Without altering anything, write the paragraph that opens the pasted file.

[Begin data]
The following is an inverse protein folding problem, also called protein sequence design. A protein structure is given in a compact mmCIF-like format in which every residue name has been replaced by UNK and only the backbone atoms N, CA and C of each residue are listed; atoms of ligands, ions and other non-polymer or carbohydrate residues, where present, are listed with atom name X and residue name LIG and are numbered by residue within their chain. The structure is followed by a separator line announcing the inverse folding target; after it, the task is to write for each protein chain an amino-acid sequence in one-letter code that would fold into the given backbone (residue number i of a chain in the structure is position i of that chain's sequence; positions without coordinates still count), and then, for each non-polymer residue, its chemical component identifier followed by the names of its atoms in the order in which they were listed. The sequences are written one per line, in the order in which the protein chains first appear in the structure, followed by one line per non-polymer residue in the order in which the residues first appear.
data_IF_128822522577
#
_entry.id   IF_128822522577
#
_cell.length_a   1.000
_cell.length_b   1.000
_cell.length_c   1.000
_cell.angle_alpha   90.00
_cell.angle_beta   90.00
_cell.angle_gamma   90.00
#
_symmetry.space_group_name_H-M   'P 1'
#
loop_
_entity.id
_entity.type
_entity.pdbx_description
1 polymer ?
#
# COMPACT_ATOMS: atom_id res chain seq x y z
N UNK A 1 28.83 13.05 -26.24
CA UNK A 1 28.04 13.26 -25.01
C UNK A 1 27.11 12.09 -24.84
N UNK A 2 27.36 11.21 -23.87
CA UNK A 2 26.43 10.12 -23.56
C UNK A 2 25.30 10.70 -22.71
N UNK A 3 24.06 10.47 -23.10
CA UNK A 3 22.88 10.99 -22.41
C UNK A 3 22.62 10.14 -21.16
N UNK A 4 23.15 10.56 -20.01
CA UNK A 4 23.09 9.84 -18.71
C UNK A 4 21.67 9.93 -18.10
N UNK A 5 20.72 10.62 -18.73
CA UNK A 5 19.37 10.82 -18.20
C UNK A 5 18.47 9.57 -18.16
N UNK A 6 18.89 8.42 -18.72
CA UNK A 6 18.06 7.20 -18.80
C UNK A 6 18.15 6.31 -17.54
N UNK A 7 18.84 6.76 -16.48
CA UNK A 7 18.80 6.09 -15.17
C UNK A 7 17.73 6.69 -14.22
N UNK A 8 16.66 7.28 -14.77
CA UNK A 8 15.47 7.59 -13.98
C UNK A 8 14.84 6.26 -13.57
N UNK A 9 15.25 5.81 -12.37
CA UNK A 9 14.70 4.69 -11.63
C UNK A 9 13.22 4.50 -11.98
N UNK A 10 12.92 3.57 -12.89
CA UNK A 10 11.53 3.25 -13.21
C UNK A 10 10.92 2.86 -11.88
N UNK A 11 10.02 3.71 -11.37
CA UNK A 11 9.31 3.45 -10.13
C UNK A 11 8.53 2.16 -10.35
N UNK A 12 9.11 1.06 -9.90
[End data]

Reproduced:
The following is an inverse protein folding problem, also called protein sequence design. A protein structure is given in a compact mmCIF-like format in which every residue name has been replaced by UNK and only the backbone atoms N, CA and C of each residue are listed; atoms of ligands, ions and other non-polymer or carbohydrate residues, where present, are listed with atom name X and residue name LIG and are numbered by residue within their chain. The structure is followed by a separator line announcing the inverse folding target; after it, the task is to write for each protein chain an amino-acid sequence in one-letter code that would fold into the given backbone (residue number i of a chain in the structure is position i of that chain's sequence; positions without coordinates still count), and then, for each non-polymer residue, its chemical component identifier followed by the names of its atoms in the order in which they were listed. The sequences are written one per line, in the order in which the protein chains first appear in the structure, followed by one line per non-polymer residue in the order in which the residues first appear.